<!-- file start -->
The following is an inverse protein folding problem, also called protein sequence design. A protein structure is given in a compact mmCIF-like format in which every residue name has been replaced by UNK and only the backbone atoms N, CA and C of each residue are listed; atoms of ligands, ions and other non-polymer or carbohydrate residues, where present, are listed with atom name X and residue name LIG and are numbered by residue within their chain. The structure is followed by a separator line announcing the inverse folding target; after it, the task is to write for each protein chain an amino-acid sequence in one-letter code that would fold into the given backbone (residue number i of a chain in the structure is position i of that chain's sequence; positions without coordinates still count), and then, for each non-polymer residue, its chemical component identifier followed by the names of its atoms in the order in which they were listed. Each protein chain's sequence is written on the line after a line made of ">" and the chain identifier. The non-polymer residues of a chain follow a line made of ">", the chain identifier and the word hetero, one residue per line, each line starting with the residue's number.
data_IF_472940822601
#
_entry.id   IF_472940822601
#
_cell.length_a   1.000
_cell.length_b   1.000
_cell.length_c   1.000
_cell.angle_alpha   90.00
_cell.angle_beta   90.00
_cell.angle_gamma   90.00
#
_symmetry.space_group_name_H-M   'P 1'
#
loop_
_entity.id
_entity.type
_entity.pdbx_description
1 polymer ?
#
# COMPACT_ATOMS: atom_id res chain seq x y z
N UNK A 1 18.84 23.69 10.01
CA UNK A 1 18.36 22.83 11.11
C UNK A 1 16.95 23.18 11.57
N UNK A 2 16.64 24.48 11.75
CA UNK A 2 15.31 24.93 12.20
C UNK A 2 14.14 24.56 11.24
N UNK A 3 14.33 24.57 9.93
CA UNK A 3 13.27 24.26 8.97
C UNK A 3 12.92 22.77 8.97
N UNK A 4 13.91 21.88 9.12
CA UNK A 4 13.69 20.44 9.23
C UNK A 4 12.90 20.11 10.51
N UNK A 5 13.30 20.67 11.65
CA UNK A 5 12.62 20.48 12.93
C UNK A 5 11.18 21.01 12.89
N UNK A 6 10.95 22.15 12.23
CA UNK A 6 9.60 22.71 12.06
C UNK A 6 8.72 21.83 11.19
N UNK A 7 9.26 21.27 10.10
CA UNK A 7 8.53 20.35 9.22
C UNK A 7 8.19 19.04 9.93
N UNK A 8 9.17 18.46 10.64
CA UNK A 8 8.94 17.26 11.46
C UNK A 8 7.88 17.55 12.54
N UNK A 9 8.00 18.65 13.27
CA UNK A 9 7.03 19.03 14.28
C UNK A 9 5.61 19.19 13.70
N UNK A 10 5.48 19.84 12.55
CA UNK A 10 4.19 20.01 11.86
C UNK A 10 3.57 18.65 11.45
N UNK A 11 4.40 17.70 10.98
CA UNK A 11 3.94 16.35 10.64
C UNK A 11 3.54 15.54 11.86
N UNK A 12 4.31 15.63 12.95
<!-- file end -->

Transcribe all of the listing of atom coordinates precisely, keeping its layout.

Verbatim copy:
The following is an inverse protein folding problem, also called protein sequence design. A protein structure is given in a compact mmCIF-like format in which every residue name has been replaced by UNK and only the backbone atoms N, CA and C of each residue are listed; atoms of ligands, ions and other non-polymer or carbohydrate residues, where present, are listed with atom name X and residue name LIG and are numbered by residue within their chain. The structure is followed by a separator line announcing the inverse folding target; after it, the task is to write for each protein chain an amino-acid sequence in one-letter code that would fold into the given backbone (residue number i of a chain in the structure is position i of that chain's sequence; positions without coordinates still count), and then, for each non-polymer residue, its chemical component identifier followed by the names of its atoms in the order in which they were listed. Each protein chain's sequence is written on the line after a line made of ">" and the chain identifier. The non-polymer residues of a chain follow a line made of ">", the chain identifier and the word hetero, one residue per line, each line starting with the residue's number.
data_IF_472940822601
#
_entry.id   IF_472940822601
#
_cell.length_a   1.000
_cell.length_b   1.000
_cell.length_c   1.000
_cell.angle_alpha   90.00
_cell.angle_beta   90.00
_cell.angle_gamma   90.00
#
_symmetry.space_group_name_H-M   'P 1'
#
loop_
_entity.id
_entity.type
_entity.pdbx_description
1 polymer ?
#
# COMPACT_ATOMS: atom_id res chain seq x y z
N UNK A 1 18.84 23.69 10.01
CA UNK A 1 18.36 22.83 11.11
C UNK A 1 16.95 23.18 11.57
N UNK A 2 16.64 24.48 11.75
CA UNK A 2 15.31 24.93 12.20
C UNK A 2 14.14 24.56 11.24
N UNK A 3 14.33 24.57 9.93
CA UNK A 3 13.27 24.26 8.97
C UNK A 3 12.92 22.77 8.97
N UNK A 4 13.91 21.88 9.12
CA UNK A 4 13.69 20.44 9.23
C UNK A 4 12.90 20.11 10.51
N UNK A 5 13.30 20.67 11.65
CA UNK A 5 12.62 20.48 12.93
C UNK A 5 11.18 21.01 12.89
N UNK A 6 10.95 22.15 12.23
CA UNK A 6 9.60 22.71 12.06
C UNK A 6 8.72 21.83 11.19
N UNK A 7 9.26 21.27 10.10
CA UNK A 7 8.53 20.35 9.22
C UNK A 7 8.19 19.04 9.93
N UNK A 8 9.17 18.46 10.64
CA UNK A 8 8.94 17.26 11.46
C UNK A 8 7.88 17.55 12.54
N UNK A 9 8.00 18.65 13.27
CA UNK A 9 7.03 19.03 14.28
C UNK A 9 5.61 19.19 13.70
N UNK A 10 5.48 19.84 12.55
CA UNK A 10 4.19 20.01 11.86
C UNK A 10 3.57 18.65 11.45
N UNK A 11 4.40 17.70 10.98
CA UNK A 11 3.94 16.35 10.64
C UNK A 11 3.54 15.54 11.86
N UNK A 12 4.31 15.63 12.95